Business and sugar leaders yesterday called the new wage hike timely for workers, while a labor group said it won’t lift them out of poverty.
The Regional Tripartite Wages and Productivity Board approved daily minimum wage increases ranging from P13.50 to P41.50 in the Western Visayas, RTWPB Chair and Department of Labor and Employment Regional Director Johnson Cañete announced Monday.
“We are a little bit elated, the wage increase will increase money in circulation that, in turn, will increase sales and revenues,” Frank Carbon, chief executive officer of the Metro Bacolod Chamber of Commerce and Industry, said.
He said government can help prop up the increase in wages by reducing the income tax imposed on businesses under phase two of the Tax Reform for Acceleration and Inclusion (TRAIN) law from 30 to 25 percent, which could bedone all at once, or in phases.
But Carbon also expressed concern that while the wage increase may be more viable for businesses in bigger cities,it may be difficult for those in third and fourth class municipalities.
Small businesses in those areas can ask to be classified as barangay micro business enterprises, as these are exempted from the minimum wage and income tax for next three years, Carbon said.
“The wage increase is timely for our workers, because it will help them cope with the recent increases in prices of prime commodities. We will comply with the latest wage order,” Enrique Rojas, president of the National Federation of Sugarcane Planters, said.
“Hopefully, sugar prices in the next crop year will be kinder to our farmers, so that we can afford to shoulder our responsibility to give just wages to our workers,” he added.
This crop year, prices were almost at break-even level, he said. Sugar prices increased only after most mills had stopped operations, while all the sugar was already in the hands of traders, Rojas said.
Meanwhile, organized labor branded the wage orders released separately by the RTWPBs of Regions 6 (Western Visayas) and 7 (Central Visayas) as too small to address the current needs of workers, a pressrelease posted on the Philippine News Agency website said.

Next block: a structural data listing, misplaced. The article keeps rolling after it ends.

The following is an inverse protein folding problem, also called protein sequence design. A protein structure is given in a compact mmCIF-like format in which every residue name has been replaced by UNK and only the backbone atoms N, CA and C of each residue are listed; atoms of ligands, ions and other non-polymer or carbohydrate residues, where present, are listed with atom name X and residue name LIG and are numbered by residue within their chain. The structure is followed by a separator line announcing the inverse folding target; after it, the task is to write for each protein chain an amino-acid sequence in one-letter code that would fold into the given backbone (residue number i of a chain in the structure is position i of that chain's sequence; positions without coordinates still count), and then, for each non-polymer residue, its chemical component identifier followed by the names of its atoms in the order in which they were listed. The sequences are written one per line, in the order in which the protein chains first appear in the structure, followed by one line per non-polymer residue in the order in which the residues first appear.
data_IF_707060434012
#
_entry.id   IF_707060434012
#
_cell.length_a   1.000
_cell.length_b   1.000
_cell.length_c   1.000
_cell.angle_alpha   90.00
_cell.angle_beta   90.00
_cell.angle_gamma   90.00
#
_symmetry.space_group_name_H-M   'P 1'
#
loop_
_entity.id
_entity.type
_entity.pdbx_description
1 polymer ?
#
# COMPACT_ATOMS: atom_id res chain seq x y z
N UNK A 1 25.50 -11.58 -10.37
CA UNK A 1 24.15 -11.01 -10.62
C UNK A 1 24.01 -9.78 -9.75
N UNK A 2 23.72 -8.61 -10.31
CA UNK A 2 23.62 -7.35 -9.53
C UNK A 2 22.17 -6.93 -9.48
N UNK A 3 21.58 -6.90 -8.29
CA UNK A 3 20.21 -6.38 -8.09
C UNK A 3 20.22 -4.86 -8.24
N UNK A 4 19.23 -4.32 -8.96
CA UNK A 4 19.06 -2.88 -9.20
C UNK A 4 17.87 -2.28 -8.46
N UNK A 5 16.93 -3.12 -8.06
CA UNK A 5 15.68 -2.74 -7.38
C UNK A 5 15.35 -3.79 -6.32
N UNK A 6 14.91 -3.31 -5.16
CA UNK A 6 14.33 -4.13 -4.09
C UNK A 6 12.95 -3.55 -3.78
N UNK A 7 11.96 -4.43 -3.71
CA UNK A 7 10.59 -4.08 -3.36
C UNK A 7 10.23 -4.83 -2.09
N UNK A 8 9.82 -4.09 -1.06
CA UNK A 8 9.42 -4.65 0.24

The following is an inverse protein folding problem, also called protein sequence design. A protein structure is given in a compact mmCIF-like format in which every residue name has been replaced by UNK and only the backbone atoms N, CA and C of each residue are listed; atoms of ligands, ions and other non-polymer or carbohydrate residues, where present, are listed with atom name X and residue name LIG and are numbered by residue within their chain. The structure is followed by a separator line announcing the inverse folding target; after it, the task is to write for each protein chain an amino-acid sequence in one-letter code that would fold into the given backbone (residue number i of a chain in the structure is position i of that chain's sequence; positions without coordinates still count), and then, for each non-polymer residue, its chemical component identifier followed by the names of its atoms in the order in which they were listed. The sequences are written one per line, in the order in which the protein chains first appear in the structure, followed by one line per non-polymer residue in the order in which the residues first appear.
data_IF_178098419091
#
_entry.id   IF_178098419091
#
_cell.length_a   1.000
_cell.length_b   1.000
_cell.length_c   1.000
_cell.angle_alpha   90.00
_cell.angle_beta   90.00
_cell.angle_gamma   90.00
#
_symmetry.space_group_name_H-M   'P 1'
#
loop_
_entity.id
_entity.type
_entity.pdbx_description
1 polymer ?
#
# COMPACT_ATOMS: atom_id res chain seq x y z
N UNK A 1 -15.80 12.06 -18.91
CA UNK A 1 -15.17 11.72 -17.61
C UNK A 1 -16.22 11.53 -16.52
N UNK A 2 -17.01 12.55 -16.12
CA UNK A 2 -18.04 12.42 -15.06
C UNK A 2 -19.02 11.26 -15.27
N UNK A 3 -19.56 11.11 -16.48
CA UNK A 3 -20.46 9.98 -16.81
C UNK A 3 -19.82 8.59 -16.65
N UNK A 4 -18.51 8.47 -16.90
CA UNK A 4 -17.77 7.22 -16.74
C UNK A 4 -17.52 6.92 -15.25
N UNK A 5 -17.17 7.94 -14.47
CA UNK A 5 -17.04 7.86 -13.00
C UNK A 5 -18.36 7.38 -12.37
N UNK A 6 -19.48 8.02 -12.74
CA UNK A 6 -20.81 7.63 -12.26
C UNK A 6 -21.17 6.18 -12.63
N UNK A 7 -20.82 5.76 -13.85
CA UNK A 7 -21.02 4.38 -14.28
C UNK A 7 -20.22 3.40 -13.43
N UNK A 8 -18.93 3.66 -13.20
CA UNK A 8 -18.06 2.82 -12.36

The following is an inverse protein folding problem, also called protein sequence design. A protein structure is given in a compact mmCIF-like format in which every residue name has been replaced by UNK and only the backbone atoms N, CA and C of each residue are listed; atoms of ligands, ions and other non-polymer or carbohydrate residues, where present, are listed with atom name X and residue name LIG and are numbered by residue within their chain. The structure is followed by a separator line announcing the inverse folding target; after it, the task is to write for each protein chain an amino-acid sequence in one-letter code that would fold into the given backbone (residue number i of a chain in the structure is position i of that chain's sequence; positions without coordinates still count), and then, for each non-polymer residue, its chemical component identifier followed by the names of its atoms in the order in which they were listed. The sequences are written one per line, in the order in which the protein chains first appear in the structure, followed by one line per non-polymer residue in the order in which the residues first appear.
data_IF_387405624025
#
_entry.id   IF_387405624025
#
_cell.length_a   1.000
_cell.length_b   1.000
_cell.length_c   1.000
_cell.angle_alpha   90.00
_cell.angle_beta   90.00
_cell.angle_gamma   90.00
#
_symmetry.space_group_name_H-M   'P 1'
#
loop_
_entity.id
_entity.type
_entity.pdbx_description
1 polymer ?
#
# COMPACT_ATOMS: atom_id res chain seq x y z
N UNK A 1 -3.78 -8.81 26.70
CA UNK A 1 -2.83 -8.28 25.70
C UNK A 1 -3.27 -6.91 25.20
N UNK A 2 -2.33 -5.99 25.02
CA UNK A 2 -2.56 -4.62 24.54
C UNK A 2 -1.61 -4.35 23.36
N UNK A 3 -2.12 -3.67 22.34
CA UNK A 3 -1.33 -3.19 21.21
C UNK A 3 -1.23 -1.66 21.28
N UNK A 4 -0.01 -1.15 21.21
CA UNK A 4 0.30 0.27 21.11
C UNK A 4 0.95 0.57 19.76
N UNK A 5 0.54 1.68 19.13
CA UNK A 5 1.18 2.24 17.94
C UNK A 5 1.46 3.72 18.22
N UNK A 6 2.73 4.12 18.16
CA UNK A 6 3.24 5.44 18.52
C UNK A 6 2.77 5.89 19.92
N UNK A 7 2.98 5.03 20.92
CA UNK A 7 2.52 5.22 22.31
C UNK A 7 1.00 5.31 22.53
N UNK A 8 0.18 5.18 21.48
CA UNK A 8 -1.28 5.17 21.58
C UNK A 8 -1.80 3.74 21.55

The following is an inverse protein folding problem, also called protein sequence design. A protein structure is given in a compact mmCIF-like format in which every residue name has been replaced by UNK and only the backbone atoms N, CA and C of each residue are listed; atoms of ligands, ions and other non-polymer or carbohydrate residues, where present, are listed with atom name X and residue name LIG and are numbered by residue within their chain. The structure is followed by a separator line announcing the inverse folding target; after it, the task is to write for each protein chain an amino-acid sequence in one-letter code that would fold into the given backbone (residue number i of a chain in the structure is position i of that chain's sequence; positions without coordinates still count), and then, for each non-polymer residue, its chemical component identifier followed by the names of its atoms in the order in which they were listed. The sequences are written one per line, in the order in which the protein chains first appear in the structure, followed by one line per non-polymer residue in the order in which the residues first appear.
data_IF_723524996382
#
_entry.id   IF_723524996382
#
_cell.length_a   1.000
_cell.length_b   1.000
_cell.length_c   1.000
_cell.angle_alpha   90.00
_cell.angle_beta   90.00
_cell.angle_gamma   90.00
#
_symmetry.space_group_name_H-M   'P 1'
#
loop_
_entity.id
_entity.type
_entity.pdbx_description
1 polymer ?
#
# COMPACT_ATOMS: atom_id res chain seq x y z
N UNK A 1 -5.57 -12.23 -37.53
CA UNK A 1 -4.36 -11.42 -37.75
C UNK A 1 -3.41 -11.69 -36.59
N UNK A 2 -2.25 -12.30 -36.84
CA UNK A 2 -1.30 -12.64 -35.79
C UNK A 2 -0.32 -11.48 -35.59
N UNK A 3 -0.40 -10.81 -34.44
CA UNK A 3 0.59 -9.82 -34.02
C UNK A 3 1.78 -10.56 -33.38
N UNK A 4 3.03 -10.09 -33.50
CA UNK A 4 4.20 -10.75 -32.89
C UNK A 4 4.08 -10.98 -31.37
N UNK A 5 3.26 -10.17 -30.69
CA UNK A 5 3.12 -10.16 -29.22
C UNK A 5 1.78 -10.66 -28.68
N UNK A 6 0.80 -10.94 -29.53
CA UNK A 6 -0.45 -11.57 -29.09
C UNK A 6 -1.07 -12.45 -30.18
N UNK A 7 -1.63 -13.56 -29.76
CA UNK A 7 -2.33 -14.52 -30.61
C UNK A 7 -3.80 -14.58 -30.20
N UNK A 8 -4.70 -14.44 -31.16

The usually moderate Associated Labor Unions-Trade Union Congress of the Philippines (ALU-TUCP) said in a statement yesterday that “the new wage increase rates released by the wage boards in Regions 6 and 7 does not lift workers out of the extreme poverty level.”
“It is also bound to create more poverty problems caused by migration of workers and their families, particularly with the segmentation of wage rates in Western Visayas,” ALU-TUCP spokesman Alan Tanjusay added.
The Region 6 wage board approved a P41.50 a day wage increase for non-agricultural workers. But those working for companies with less than 10 employees will only receive a P23.50/day pay hike. Agricultural workers in this region were only granted a P13.50 increase in their daily pay.
The Region 7 wage board approved a P20/day wage hike for those employed in Class A cities and municipalities while those in Class B, C and D areas will receive only P15/day.
Tanjusay said the granting of segmented wage rates, and the two RTWPBs will create pressure on workers in poorer communities to migrate to more prosperous cities in hopes of landing jobs with higher pay. This, he added, will further exacerbate the problem of overpopulation in places such as Metro Manila.
“With these wage orders, the wage boards highly favored the employers sector and created more problems than solutions,” Tanjusay added.*CPG/PNA
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